“We brought a load of wood too, Ma’am,” Pa said, then he turned to me and said, “Matt, go bring enough in to last for awhile. Let’s get that fire up to size and heat this place up.”

I wasn’t the same person when I went back out to bring in the wood. I had a big lump in my throat and, much as I hate to admit it, there were tears in my eyes too.

In my mind I kept seeing those three children huddled around the fireplace and their mother standing there with tears running down her cheeks and so much gratitude in her heart that she couldn’t speak. My heart swelled within me and a joy filled my soul that I’d never known before. I had given at Christmas many times before, but never when it had made so much difference.

I could see we were literally saving the lives of these people. I soon had the fire blazing and everyone’s spirits soared. The children started giggling when Pa handed them each a piece of candy and Widow Jensen looked on with a smile that probably hadn’t crossed her face for a long time. She finally turned to us. “God bless you,” she said. “I know the Lord himself has sent you. The children and I have been praying that he would send one of his angels to spare us.”

In spite of myself, the lump returned to my throat and the tears welled up in my eyes again. I’d never thought of Pa in those exact terms before, but after Widow Jensen mentioned it I could see that it was probably true. I was sure that a better man than Pa had never walked the earth. I started remembering all the times he had gone out of his way for Ma and me, and many others. The list seemed endless as I thought on it.

Pa insisted that everyone try on the shoes before we left. I was amazed when they all fit and I wondered how he had known what sizes to get. Then I guessed that if he was on an errand for the Lord that the Lord would make sure he got the right sizes.

Tears were running down Widow Jensen’s face again when we stood up to leave. Pa took each of the children in his big arms and gave them a hug. They clung to him and didn’t want us to go. I could see that they missed their pa, and I was glad that I still had mine.

At the door Pa turned to Widow Jensen and said, “The Mrs. wanted me to invite you and the children over for Christmas dinner tomorrow. The turkey will be more than the three of us can eat, and a man can get cantankerous if he has to eat turkey for too many meals. We’ll be by to get you about eleven. It’ll be nice to have some little ones around again. Matt, here, hasn’t been little for quite a spell.” I was the youngest. My two older brothers and two older sisters were all married and had moved away. Widow Jensen nodded and said, “Thank you, Brother Miles. I don’t have to say, “‘May the Lord bless you,’ I know for certain that He will.”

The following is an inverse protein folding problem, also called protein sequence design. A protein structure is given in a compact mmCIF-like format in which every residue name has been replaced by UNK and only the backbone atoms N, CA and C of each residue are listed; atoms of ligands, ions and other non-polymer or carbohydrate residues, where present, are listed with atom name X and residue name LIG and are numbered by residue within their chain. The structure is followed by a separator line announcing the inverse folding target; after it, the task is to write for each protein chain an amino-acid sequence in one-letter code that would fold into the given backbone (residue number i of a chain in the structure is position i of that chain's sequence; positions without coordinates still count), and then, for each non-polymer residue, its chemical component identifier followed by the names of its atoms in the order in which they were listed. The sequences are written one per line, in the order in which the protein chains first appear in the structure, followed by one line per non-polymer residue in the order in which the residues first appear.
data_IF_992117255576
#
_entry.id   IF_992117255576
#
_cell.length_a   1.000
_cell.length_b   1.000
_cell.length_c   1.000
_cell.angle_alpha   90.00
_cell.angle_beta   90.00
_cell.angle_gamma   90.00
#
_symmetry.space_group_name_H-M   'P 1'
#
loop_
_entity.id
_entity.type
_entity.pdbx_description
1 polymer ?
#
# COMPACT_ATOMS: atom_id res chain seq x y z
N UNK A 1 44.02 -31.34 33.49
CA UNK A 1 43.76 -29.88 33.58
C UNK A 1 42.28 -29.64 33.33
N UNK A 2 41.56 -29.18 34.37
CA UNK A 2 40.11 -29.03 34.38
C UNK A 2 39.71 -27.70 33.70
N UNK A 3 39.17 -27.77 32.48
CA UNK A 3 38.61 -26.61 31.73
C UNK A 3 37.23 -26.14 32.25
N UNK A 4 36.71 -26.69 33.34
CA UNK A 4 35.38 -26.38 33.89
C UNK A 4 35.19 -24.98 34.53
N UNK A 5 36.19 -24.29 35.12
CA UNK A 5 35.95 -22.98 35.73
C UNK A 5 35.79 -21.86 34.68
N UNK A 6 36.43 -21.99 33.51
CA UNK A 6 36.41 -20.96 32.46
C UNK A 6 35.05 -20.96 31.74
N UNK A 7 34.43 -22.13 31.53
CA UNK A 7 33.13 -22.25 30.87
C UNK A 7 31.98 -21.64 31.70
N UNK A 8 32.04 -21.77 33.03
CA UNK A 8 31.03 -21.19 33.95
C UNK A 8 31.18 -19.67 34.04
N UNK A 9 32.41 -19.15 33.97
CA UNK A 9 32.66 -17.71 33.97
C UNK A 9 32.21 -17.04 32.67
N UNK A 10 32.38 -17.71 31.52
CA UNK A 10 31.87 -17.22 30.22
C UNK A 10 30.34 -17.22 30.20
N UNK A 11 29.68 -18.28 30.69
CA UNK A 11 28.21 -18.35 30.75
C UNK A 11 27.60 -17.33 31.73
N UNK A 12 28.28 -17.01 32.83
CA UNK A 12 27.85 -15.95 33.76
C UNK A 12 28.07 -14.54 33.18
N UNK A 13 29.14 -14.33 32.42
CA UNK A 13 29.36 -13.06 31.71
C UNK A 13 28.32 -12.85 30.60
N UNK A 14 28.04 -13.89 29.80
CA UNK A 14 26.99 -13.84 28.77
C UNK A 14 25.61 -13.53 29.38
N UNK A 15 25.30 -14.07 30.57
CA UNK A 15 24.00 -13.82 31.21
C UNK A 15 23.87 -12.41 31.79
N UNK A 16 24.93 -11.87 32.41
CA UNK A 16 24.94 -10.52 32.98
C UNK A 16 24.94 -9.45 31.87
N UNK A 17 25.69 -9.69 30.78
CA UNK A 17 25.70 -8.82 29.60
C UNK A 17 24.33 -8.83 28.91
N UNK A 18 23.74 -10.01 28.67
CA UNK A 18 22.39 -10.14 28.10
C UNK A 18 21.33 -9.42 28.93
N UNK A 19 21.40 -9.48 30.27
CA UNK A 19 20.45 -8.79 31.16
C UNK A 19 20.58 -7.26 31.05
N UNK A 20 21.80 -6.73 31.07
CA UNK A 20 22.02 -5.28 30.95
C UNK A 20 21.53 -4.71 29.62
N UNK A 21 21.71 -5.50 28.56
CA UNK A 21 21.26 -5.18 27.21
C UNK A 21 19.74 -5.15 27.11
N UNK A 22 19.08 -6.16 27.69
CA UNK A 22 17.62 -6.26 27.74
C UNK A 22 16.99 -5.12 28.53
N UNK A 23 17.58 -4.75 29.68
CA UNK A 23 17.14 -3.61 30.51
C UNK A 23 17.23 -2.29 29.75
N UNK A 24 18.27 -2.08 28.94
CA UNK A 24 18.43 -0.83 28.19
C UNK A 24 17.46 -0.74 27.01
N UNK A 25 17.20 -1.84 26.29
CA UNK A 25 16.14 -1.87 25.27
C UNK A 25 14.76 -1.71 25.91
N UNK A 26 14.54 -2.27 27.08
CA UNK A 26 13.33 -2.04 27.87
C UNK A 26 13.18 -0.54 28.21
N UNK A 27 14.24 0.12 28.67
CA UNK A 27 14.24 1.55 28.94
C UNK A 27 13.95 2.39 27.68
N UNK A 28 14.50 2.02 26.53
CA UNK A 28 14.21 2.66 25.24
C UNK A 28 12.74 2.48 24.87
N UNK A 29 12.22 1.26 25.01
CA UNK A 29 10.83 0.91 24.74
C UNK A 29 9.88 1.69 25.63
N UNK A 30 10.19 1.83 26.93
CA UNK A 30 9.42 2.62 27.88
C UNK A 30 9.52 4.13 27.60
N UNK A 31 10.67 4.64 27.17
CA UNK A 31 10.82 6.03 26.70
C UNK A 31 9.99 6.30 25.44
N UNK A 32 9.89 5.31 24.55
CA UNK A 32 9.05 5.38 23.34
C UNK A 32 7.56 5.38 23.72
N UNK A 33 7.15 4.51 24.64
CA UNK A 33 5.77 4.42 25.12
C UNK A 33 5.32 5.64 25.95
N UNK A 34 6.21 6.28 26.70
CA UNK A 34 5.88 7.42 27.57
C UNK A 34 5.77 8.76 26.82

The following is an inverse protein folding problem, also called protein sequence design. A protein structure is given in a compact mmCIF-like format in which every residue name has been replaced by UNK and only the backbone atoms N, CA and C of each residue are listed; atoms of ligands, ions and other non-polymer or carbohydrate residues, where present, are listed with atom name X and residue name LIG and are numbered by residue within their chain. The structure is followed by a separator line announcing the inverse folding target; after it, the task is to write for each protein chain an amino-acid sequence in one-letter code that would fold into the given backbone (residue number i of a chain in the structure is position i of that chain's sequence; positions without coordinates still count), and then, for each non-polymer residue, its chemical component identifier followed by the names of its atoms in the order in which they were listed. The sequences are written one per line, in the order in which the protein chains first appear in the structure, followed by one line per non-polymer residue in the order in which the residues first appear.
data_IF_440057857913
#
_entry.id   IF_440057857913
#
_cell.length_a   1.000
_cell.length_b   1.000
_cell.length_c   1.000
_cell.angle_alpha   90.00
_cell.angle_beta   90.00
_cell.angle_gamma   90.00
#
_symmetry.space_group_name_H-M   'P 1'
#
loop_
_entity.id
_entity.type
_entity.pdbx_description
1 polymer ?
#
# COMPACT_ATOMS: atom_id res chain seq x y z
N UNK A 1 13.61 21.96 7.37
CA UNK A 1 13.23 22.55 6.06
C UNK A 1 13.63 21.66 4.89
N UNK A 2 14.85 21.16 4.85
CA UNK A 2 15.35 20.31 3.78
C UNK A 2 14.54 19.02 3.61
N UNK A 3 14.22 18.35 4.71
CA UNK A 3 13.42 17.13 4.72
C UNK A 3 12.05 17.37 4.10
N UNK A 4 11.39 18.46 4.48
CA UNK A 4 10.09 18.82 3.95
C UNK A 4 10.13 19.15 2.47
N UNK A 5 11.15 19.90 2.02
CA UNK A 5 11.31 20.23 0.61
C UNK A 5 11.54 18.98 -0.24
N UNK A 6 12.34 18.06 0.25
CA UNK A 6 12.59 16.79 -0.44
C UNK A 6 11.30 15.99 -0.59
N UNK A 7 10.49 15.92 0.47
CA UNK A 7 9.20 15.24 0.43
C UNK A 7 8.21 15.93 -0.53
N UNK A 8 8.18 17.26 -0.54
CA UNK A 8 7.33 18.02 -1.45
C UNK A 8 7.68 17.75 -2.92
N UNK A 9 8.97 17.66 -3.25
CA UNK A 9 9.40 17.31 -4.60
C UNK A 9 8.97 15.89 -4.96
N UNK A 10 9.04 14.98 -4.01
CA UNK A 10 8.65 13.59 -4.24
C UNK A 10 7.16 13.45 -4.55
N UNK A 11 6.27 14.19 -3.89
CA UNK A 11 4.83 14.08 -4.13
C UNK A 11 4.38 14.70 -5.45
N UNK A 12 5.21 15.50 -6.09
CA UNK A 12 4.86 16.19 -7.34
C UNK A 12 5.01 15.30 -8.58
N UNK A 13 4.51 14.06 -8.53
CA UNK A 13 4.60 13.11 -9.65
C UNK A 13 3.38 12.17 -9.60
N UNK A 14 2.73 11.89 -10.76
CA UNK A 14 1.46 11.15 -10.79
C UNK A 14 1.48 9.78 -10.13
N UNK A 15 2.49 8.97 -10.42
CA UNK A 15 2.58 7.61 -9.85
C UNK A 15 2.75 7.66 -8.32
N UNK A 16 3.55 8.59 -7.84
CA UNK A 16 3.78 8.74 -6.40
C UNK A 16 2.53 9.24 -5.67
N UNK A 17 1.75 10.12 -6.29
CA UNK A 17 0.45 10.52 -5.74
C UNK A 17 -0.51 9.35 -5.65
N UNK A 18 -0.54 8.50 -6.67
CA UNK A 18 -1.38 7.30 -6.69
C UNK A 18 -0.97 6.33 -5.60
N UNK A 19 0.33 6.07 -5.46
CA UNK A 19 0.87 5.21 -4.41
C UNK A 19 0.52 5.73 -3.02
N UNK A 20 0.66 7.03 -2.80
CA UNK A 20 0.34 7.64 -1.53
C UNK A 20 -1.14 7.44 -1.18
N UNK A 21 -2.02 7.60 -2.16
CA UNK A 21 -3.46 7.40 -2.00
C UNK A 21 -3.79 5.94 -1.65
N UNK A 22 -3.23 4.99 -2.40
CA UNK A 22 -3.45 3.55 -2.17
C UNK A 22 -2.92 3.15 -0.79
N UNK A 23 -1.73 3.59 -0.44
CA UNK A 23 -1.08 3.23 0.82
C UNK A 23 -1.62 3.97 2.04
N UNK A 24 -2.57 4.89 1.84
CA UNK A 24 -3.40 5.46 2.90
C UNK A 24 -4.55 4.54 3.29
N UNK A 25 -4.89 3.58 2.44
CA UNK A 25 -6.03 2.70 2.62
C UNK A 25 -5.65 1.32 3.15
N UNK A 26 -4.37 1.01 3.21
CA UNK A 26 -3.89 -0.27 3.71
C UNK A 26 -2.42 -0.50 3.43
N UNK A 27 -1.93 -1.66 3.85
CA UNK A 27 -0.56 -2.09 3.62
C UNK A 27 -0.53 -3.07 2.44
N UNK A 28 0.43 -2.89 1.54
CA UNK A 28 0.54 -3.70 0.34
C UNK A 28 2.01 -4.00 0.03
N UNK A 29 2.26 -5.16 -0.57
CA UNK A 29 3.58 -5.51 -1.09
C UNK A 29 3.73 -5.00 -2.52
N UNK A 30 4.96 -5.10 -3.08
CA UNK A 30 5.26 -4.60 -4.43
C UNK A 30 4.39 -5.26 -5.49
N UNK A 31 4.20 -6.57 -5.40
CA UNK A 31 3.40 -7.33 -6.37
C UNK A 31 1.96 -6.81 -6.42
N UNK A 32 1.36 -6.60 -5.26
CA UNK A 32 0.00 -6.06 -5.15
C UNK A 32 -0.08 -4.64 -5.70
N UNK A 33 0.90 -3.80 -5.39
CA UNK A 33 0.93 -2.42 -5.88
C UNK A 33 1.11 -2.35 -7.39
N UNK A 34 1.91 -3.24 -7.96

Out on the sled I felt a warmth that came from deep within and I didn’t even notice the cold. When we had gone a ways, Pa turned to me and said, “Matt, I want you to know something. Your ma and me have been tucking a little money away here and there all year so we could buy that rifle for you, but we didn’t have quite enough. Then yesterday a man who owed me a little money from years back came by to make things square. Your ma and me were real excited, thinking that now we could get you that rifle, and I started into town this morning to do just that. But on the way I saw little Jakey out scratching in the woodpile with his feet wrapped in those gunny sacks and I knew what I had to do. So, Son, I spent the money for shoes and a little candy for those children. I hope you understand.”

I understood, and my eyes became wet with tears again. I understood very well, and I was so glad Pa had done it. Just then the rifle seemed very low on my list of priorities. Pa had given me a lot more. He had given me the look on Widow Jensen’s face and the radiant smiles of her three children.

For the rest of my life, whenever I saw any of the Jensens, or split a block of wood, I remembered, and remembering brought back that same joy I felt riding home beside Pa that night. Pa had given me much more than a rifle that night, he had given me the best Christmas of my life.

 

Dear God From The Dog

Dear God:  Is it on purpose our names are the same, only reversed?

Dear God:  Why do humans smell the flowers, but seldom, if ever, smell one another?

Dear God:  When we get to heaven, can we sit on your couch? Or is it still the same old story?

Dear God:  Why are there cars named after the jaguar, the cougar, the mustang, the colt, the stingray, and the rabbit, but not ONE named for a Dog? How often do you see a cougar riding around? We do love a nice ride! Would it be so hard to rename the ‘Chrysler Eagle’ the ‘Chrysler Beagle’?

Dear God:  If a Dog barks his head off in the forest and no human hears him, is he still a bad Dog?

Dear God: We Dogs can understand human verbal instructions, hand signals, whistles, horns, clickers, beepers, scent ID’s, electromagnetic energy fields, and Frisbee flight paths. What do humans understand?

 

Dear God:  More meatballs, less spaghetti, please.

Dear God:  Are there mailmen in Heaven? If there are, will I have to apologize?

Dear God:  Let me give you a list of just some of the things I must remember to be a good Dog.

1. I will not eat the cats’ food before they eat it or after they throw it up.

2. I will not roll on dead seagulls, fish, crabs, etc., just because I like the way they smell.

3. The Litter Box is not a cookie jar.

4. The sofa is not a ‘face towel’.

5. The garbage collector is not stealing our stuff.

6. I will not play tug-of-war with Dad’s underwear when he’s on the toilet.

7.  Sticking my nose into someone’s crotch is an unacceptable way of saying ‘hello’.

8. I don’t need to suddenly stand straight up when I’m under the coffee table

9. I must shake the rainwater out of my fur before entering the house – not after.